More attention will be devoted to France's secular tradition and teachers will be specifically trained for that purpose. December 9 will be marked as a "Day of Secularism."

    "Secularism must be applied everywhere, because that is how everyone will be able to live in peace with each other," Prime Minister Manuel Valls said earlier this week.

    The new measures have among other things been inspired by the refusal of students at dozens of French schools to join a January 8 nationwide minute of silence for the victims of the Charlie Hebdo attack.

  • 14:00 GMT

    A number of French families who happen to have the same surname as the Paris terrorists – Kouachi and Coulibaly – have been harassed, with some receiving death threats and insulting calls in the middle of the night.

    "I say it over and over again, my husband's name is Amedy Coulibaly, like the terrorist's, but we do not know him, we are not from the same family," a woman told Le Figaro. "We have nothing to do with him."

    Another housewife in Indre-et-Loire department in west-central France said her children were harassed at school.

    "Yes, we've got the same name as the Kouachi brothers, but that's all, we have nothing to do with them,” she complained. “Others began to insult them, they treated my son like a terrorist in high school, the same happened to my daughter in middle school. It's been tough for us ever since. At some point we even thought of changing our last name."

  • 10:29 GMT

    Police in North Rhine-Westphalia arrested two alleged members of the Islamic State extremist group, suspected of masterminding a terrorist act in Germany, the DPA news agency reports.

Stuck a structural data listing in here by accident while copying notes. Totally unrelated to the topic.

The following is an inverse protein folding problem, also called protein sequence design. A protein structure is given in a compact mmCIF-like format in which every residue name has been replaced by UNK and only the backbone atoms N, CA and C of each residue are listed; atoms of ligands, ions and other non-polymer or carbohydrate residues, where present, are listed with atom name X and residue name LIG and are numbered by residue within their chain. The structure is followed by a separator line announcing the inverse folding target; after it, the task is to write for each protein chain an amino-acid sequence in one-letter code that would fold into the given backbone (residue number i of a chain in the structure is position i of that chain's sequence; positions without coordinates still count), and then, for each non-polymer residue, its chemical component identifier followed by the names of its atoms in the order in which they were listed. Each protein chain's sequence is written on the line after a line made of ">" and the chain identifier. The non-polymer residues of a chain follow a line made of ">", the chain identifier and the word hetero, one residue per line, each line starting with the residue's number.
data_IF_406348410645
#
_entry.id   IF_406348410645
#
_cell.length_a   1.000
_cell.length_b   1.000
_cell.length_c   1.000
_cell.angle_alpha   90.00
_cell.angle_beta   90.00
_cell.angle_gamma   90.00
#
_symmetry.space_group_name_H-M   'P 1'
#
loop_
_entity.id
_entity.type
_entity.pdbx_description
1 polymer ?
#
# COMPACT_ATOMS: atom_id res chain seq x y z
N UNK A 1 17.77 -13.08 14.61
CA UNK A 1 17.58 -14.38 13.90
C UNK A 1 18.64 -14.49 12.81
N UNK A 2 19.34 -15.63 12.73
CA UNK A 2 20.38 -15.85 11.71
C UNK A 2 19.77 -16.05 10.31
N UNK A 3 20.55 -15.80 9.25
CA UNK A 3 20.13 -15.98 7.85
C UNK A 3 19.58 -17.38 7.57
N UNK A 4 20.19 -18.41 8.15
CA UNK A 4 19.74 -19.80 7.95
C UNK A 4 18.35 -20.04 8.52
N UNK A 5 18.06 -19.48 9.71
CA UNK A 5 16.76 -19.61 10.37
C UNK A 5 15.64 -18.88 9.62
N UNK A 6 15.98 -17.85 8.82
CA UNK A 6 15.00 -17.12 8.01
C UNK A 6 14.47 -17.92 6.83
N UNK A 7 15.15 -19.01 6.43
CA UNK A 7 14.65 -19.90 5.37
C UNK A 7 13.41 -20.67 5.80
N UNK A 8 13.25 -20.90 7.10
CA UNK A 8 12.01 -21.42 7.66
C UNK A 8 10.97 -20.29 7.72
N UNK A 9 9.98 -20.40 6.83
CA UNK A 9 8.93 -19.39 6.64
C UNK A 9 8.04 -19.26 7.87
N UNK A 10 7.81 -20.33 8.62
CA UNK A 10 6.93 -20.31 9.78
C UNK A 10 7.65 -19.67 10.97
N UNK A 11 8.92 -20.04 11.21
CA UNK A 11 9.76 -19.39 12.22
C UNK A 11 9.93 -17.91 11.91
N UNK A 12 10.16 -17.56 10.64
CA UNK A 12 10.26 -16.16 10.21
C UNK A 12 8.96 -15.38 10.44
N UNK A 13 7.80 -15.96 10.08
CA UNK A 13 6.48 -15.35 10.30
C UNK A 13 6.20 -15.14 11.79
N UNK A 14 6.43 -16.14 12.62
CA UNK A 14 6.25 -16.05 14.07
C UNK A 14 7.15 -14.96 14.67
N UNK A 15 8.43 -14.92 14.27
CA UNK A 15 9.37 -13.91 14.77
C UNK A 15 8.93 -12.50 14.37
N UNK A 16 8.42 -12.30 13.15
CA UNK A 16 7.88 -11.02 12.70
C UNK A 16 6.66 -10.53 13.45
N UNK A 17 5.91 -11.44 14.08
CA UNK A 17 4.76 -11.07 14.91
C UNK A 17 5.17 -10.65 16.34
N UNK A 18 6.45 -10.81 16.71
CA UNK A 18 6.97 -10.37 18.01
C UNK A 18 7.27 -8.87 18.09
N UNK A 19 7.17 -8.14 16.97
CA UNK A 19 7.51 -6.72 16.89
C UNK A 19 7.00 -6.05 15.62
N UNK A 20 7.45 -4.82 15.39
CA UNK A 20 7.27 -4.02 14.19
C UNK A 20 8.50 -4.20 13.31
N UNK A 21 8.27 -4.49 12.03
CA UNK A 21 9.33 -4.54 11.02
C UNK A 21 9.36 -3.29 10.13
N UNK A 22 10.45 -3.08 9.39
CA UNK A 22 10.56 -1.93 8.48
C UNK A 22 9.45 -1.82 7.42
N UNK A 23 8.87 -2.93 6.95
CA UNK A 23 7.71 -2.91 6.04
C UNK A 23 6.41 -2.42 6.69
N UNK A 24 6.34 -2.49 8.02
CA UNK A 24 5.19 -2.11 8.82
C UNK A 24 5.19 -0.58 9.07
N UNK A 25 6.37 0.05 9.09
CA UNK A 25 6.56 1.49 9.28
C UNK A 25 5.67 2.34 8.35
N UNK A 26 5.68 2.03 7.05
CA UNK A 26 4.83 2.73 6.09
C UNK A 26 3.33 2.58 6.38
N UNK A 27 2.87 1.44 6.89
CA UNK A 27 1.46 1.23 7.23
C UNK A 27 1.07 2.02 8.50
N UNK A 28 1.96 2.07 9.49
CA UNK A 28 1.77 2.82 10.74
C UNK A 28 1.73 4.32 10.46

The arrested men are German citizens – Mustafa C., 26, and Sebastian B., 27. They were reportedly trained at a militant camp in Syria.

    The prosecutor general, who ordered the arrests, said both men were “strongly suspected of undergoing combat training for the militant jihad.”

    No details on the attacks they were allegedly planning have been provided.

  • 09:44 GMT

    Around 100 people have rallied near the French embassy in Kabul, Afghanistan, against the publishers of Charlie Hebdo, AP reports. The protesters accused the French satirical magazine of blasphemy. They were chanting “We love Muhammed” and carried banners with red hearts and the name of the Prophet.

    Protest organizer Abdul Saboor Fakheri says the demonstrators want the French Embassy closed and the ambassador expelled.

  • 09:22 GMT

    Amedy Coulibaly, the extremist, who killed a policewoman and four Jewish people in a kosher supermarket, will be buried in France, government spokesman Stéphane Le Foll told radio Europe 1.

    The man’s body was initially supposed to be transported to Mali in accordance with his relatives’ wish. But Malian authorities refused to accept Coulibaly’s remains, Thursday’s Le Parisien reports. No reasons for the refusal have been given.

  • 21 January 2015

    15:30 GMT

    France will in the next three years create 2,680 extra anti-terror staff, as over 3,000 radical Islamists require surveillance, Prime Minister Manuel Valls announced, revealing a new plan to boost terror strategies.

    The PM said the plan would cost €425 million.

    The number of radicals in the country is constantly growing. French intelligence needs to conduct surveillance on over 3,000 radical Islamists. In particular, 450 people who have previously participated in fighting in Pakistan, Afghanistan and Yemen, and at the moment are taking part in sending volunteers to Syria and Iraq - they account for about 1,300 people,” Valls said as cited by TASS news agency.